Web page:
He hadn’t moved his hand from her thigh and Toni could only manage a shrug and a dopey grin. He was so good-looking. She leaned in a bit and inhaled. He smelt wonderful. Toni scanned his face and stopped at his mouth. She wondered what those lips would feel like against her mouth, her neck, her nipples, her… Toni was amazed by how quickly the cognac had gone to her head. She glanced from his lips to his eyes and he winked. It seemed Thomas had been likewise affected. This kind of inhibition-free behaviour usually didn’t start rearing up until people were well lubricated with liquor.
She heard Arthur Edwards ask if anyone else smelt gunpowder. His voice seemed muffled and far off.
They can smell it too, Toni registered.
Thomas leaned closer. His breath moved the curls that had escaped Toni’s bobby pins and now hung near her ear. He let his hand fall to the inside of her thigh and whispered, “Did you think this was the ghost? I assure you, I’m warm flesh and blood,” punctuating the words by winking and giving her plump flesh a squeeze.
After that morning in the kitchen, being teased to the brink of orgasm before the ghost disappeared, and now under this spell of strange intoxication, Toni felt brazen. She wanted to be kissed and licked and touched and fucked. She slid a cursory glance around the room. The six guests were all leaning in towards Bridget, hanging on her every word. Bridget seemed unaware that she was stroking the valley of her cleavage and glancing at each of the men with lidded bedroom eyes. Brad had pushed back from the table and was staring at the cell phone in his lap, apparently oblivious to the others.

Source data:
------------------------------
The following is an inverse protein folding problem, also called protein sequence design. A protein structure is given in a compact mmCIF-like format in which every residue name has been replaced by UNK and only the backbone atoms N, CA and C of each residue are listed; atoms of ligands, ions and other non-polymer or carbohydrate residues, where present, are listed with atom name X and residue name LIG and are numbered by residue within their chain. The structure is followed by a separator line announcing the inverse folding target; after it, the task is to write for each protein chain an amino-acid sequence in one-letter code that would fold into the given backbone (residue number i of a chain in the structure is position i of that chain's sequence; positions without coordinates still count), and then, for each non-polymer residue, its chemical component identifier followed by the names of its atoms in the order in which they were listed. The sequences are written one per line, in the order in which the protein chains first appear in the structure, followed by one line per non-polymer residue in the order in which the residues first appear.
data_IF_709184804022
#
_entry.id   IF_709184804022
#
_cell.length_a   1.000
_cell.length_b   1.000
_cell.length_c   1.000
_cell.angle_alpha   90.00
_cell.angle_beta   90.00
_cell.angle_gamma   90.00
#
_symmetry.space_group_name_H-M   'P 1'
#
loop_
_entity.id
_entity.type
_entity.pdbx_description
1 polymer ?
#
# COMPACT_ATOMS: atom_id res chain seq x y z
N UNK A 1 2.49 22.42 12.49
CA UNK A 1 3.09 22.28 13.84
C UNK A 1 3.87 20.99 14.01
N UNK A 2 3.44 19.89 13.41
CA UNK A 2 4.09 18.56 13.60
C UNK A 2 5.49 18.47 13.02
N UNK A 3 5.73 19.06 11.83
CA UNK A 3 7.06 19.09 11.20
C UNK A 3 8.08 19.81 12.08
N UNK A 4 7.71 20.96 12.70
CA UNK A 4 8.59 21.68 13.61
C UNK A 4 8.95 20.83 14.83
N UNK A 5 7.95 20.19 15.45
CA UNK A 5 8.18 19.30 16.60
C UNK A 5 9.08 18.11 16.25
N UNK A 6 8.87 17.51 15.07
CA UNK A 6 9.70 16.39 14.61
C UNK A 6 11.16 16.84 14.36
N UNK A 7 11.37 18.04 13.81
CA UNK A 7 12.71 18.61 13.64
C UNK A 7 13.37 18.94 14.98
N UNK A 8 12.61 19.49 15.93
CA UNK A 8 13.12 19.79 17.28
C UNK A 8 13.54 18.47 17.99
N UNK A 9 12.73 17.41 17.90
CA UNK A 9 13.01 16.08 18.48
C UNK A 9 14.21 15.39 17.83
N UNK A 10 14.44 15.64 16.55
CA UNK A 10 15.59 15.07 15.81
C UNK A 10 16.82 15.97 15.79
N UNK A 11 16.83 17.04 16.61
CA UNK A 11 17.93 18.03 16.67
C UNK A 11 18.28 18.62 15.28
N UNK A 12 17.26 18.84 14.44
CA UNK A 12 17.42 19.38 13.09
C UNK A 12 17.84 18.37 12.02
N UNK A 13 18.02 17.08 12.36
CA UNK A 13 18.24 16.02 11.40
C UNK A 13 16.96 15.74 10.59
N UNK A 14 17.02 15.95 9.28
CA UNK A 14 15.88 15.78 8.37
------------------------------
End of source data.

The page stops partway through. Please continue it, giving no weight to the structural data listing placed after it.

The light in the room had taken on a reddish glow and every movement appeared slowed down and exaggerated. Bridget’s voice sounded far away and sluggish, like a record played at too slow a speed. A thought floated through Toni’s mind. I wonder if we’ve been drugged. She concluded that she didn’t care. She felt wonderful, and sexy and incredibly horny.
Toni reached under the table and laid her hand on Thomas’ thigh. He moaned as if he’d just tasted something wonderful. Thomas pressed the side of his face against hers and breathed in.
“You smell amazing. I could just eat you up,” he growled in her ear.
Toni’s pussy contracted and grew wet and warm at the sound of his voice and the meaning in his words. She slid her hand up his thigh, then flattened her palm over his crotch. She could feel the outline of an enormous erection straining beneath his jeans. She licked her lips as she imagined what that cock would feel like thrusting inside her. Thomas pulled his face from her ear and leant back until they were eye to eye. Toni was bound by his stare. He tilted his head ever so slightly to the right. Toni did the same. Thomas moved a hand behind Toni’s head and pulled her towards him. She could feel his breath on her face and was about to close her eyes and press her lips against his.
“Oh my God! This is it!” Brad yelled, springing to his feet and sending his chair clattering to the floor.
An instant after the chair hit the floor, five of the six bulbs in the chandelier above the dining table flared, then burst in tiny, simultaneous explosions, showering down a hailstorm of feather-light glass shards. Everyone pushed back from the table and stood staring dumbly, as if they’d been shocked awake from a deep sleep.
Thomas was the first to speak. “Please tell me you got that!”…
Gabrielle Holly lives in the Midwest with her husband and two enormous, world-class-shedding dogs. She has worked as a freelance journalist, newspaper humor columnist, stand-up comic and morning radio show host. She has a short attention span and enjoys reading, cooking, crafting, hunting for antiques, attending live theater, spending time outdoors, watching movies, and coercing her husband into being her “research assistant.”